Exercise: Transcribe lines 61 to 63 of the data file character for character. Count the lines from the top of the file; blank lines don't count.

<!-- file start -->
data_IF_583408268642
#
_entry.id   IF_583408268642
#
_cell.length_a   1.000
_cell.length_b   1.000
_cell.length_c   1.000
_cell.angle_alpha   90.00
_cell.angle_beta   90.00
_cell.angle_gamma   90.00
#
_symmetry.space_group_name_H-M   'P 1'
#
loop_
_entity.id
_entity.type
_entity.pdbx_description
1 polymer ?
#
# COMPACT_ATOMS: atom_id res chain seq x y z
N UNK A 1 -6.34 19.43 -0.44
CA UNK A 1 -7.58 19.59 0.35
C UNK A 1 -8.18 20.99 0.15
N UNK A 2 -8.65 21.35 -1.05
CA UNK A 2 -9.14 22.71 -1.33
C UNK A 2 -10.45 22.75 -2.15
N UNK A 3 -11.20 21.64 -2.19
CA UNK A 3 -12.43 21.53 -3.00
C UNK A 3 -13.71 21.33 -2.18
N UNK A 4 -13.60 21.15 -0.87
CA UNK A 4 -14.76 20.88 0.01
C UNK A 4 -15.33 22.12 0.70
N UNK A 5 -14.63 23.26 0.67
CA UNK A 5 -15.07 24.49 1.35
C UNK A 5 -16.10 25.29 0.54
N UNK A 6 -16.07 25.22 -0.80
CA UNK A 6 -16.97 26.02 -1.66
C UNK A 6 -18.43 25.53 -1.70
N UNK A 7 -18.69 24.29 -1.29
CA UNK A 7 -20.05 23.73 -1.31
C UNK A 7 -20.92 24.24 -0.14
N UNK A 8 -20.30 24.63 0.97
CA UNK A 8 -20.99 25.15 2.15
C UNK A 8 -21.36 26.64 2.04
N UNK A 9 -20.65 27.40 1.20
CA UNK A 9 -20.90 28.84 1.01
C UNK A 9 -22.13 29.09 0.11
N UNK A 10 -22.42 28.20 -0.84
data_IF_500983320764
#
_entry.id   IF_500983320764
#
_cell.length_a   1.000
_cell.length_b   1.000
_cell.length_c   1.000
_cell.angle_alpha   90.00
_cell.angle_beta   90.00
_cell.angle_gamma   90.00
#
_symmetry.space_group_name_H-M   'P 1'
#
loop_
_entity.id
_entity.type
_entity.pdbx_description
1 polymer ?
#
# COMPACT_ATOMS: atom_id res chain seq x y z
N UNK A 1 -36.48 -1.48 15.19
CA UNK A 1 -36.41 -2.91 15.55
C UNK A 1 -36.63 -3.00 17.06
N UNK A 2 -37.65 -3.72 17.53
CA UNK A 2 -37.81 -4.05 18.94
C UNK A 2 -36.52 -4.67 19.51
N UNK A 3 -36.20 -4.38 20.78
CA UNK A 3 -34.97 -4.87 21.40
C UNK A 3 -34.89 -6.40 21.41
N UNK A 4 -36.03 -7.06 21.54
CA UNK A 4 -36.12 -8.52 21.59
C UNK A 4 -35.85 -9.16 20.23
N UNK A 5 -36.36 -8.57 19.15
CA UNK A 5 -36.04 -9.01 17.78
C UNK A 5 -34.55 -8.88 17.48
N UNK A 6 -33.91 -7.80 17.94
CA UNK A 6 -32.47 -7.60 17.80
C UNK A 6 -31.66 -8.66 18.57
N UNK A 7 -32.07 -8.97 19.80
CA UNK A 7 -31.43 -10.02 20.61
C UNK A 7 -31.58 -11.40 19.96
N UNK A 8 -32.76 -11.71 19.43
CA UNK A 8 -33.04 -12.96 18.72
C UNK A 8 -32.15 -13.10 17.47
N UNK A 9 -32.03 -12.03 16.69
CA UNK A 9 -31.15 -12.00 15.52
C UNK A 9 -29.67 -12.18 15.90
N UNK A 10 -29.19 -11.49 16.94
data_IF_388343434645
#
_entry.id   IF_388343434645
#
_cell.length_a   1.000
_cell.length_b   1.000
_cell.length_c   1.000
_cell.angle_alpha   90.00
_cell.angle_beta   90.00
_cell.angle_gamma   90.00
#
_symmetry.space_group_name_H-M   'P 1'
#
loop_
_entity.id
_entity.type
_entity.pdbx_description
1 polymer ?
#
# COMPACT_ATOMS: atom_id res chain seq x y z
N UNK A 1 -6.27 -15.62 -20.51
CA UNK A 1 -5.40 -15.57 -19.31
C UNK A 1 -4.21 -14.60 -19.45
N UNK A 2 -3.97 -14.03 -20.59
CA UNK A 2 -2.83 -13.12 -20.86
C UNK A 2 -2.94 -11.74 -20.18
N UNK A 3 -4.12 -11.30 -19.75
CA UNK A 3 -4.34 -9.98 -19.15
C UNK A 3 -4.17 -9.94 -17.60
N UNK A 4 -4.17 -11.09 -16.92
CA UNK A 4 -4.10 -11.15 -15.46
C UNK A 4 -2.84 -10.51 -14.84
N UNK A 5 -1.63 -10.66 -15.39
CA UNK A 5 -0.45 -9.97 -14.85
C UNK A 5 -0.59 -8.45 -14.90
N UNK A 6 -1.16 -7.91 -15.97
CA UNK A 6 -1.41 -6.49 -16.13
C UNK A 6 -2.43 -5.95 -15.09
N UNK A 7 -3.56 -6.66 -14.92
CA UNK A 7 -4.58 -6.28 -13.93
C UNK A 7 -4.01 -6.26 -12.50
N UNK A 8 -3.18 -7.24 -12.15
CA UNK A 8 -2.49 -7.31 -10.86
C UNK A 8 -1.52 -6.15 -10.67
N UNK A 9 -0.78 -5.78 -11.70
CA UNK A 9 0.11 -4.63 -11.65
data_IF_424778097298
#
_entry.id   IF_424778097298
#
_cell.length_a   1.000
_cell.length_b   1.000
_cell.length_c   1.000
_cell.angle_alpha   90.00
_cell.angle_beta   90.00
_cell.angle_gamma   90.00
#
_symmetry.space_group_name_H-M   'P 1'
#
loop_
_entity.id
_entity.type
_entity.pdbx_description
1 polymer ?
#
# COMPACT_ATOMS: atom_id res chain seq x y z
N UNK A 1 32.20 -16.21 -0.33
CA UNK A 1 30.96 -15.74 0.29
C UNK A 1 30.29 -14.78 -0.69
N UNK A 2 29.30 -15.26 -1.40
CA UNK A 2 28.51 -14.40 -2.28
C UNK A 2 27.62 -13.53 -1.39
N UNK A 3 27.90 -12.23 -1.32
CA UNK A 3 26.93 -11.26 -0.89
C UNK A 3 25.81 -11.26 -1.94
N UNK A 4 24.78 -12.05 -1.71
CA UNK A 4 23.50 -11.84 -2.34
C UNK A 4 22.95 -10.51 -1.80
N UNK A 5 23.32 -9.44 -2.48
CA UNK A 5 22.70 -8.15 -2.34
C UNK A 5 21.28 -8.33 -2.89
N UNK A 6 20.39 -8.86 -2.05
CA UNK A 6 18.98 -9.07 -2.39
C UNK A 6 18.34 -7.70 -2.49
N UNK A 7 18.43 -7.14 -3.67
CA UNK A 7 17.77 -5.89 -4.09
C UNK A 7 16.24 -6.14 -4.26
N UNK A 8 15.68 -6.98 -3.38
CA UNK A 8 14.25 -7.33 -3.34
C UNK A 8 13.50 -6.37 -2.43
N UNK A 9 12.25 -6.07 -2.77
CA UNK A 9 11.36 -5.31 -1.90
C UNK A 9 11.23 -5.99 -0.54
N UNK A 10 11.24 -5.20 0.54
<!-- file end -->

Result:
#
loop_
_entity.id